At some point, you just have to learn to laugh at the weather. You're certainly powerless to change it...
After fourteen straight days of obsessing over the forecast and checking hourly updates, I think I'm starting to crack up. 38 degrees? Ha! 20 mph wind? Pfff. Sleet? Seriously, is that all you've got? Mother Nature's attempts to ground this petulant child are feeble at best.
I'm starting to think of myself as Forest Gump's best pal, Lieutenant Dan. I've hoisted myself up to the crow's nest and I'm challenging the weather gods to bring it on. "I'm right here!" If you want to keep me off my bike this April, you're going to have to try a lot harder than this.
Accepting the 30 Days of Biking challenge has taught me a thing or two about myself.
The first and most obvious revelation is that up until now, I have been a total wimp about the weather. That old cliche "there's no such thing as bad weather, only bad clothing" is not just a too-cute tagline overused by bicycling apparel companies. It really is true. When layered properly with the least amount of skin exposed, human beings are fully capable of weathering sub-freezing temperatures while pedaling a bicycle.
The fact that we're riding in April at temperatures hovering around freezing is another story...
If the average postal carrier can't be thwarted by rain, hail, sleet, or snow, I don't see any reason why I can't hold myself to the same standard. Yes, precipitation is annoying. Without good gear, getting soaked will chill you to the bone. Visibility drops. Roads get slick. Trails get muddy. Finding a safe route can be challenging. Getting caught out in a downpour, driving sleet, or rush-hour snowfall can be dangerous and should be avoided if at all possible.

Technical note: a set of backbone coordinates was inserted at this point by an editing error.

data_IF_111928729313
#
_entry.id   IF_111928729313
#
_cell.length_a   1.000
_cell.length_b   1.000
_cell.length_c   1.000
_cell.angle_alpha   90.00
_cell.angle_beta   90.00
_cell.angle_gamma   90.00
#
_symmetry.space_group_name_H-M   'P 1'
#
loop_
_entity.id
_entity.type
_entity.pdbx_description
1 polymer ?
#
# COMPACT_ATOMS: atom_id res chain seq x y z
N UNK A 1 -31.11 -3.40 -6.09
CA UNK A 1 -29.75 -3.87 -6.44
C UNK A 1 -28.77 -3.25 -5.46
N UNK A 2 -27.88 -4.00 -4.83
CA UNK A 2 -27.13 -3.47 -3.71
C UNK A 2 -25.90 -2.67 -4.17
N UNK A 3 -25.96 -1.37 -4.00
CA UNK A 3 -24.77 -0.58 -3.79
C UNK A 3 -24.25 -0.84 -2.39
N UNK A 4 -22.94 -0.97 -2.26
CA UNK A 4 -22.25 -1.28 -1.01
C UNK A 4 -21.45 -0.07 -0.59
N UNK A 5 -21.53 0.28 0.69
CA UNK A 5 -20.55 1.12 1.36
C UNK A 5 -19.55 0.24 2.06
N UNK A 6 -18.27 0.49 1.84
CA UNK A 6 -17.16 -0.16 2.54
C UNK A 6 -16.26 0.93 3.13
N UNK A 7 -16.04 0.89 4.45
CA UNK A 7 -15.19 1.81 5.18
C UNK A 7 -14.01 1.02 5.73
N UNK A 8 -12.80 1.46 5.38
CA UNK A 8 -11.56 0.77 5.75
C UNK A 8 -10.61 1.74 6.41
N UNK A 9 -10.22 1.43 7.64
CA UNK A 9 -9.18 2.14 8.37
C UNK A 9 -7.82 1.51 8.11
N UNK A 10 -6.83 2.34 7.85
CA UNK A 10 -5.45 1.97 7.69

But the threat of precipitation at some point during the day is no reason to scrap a ride altogether. I just take my bike to a local bike path and endure 30-minutes of discomfort to get my daily ride in. The exhilaration I feel afterward is worth the suffering.
And that's one of the other things I've learned - every ride has its reward.
Physically, my body is more relaxed after a good cardio workout and cycling is one of the best exercises for the heart and lungs. After a ride, I become reinvigorated. I feel relaxed. I have energy to take on my next task. My mind is more easily focused. In short, I feel more alive.
Beyond the physical and mental benefits, there is also a strong feeling of accomplishment. There's something rewarding about setting a goal and sticking to a commitment. Overcoming obstacles. Succeeding in what you set out to do.
In the grand scheme of things, riding a bike every single day may seem like a very insignificant accomplishment or no real achievement at all. But it really is more than what it appears. There's a multiplier involved. It's synergistic. Cycling is the catalyst for a productive day. A more purpose-driven life.
While I've not given up on obsessively checking both the short and long-term forecasts, I have resigned myself not to let the lack of ideal weather dampen my outlook for cycling every single day in April. This is no longer a quest. It's not just a pledge that my pride prevents me from breaking. Bicycling has returned as part of my daily routine.
Cycling's back! I'm back! Wherever, whenever, and however I ride today, it will be great!
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Keep riding and be safe!